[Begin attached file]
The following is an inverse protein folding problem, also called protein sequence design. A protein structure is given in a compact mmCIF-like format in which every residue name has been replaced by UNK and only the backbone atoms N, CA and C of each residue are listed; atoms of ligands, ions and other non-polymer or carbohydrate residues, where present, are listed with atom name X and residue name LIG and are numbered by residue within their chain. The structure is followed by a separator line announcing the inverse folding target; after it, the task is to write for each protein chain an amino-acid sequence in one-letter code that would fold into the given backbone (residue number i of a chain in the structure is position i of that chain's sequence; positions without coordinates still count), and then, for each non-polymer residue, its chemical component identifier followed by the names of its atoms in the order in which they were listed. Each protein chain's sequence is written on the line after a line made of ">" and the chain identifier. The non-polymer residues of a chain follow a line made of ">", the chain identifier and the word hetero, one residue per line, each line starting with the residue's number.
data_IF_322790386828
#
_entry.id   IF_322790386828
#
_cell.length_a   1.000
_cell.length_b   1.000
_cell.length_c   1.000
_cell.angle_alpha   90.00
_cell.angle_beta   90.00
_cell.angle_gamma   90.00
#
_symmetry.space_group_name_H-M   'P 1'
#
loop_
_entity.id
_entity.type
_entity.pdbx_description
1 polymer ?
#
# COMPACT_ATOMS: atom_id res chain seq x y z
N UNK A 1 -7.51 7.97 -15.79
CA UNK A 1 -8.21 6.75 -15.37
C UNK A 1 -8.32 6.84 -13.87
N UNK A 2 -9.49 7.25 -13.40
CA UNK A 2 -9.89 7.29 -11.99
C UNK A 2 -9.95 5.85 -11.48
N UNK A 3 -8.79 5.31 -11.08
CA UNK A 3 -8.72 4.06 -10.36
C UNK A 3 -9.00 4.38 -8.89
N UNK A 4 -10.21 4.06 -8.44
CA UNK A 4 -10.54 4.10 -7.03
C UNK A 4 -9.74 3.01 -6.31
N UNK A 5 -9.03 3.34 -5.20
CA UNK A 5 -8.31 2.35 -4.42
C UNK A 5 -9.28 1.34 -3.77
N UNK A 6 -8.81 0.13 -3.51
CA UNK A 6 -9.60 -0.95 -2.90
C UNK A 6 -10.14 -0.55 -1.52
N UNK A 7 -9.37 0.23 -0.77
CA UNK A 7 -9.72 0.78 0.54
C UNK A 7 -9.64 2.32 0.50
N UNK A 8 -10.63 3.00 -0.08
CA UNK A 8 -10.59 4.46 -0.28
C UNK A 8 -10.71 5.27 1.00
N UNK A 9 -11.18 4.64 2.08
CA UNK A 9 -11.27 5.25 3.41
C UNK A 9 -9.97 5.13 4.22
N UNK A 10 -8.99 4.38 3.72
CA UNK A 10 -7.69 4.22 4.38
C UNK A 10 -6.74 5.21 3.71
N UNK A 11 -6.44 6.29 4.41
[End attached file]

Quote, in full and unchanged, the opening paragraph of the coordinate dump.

The following is an inverse protein folding problem, also called protein sequence design. A protein structure is given in a compact mmCIF-like format in which every residue name has been replaced by UNK and only the backbone atoms N, CA and C of each residue are listed; atoms of ligands, ions and other non-polymer or carbohydrate residues, where present, are listed with atom name X and residue name LIG and are numbered by residue within their chain. The structure is followed by a separator line announcing the inverse folding target; after it, the task is to write for each protein chain an amino-acid sequence in one-letter code that would fold into the given backbone (residue number i of a chain in the structure is position i of that chain's sequence; positions without coordinates still count), and then, for each non-polymer residue, its chemical component identifier followed by the names of its atoms in the order in which they were listed. Each protein chain's sequence is written on the line after a line made of ">" and the chain identifier. The non-polymer residues of a chain follow a line made of ">", the chain identifier and the word hetero, one residue per line, each line starting with the residue's number.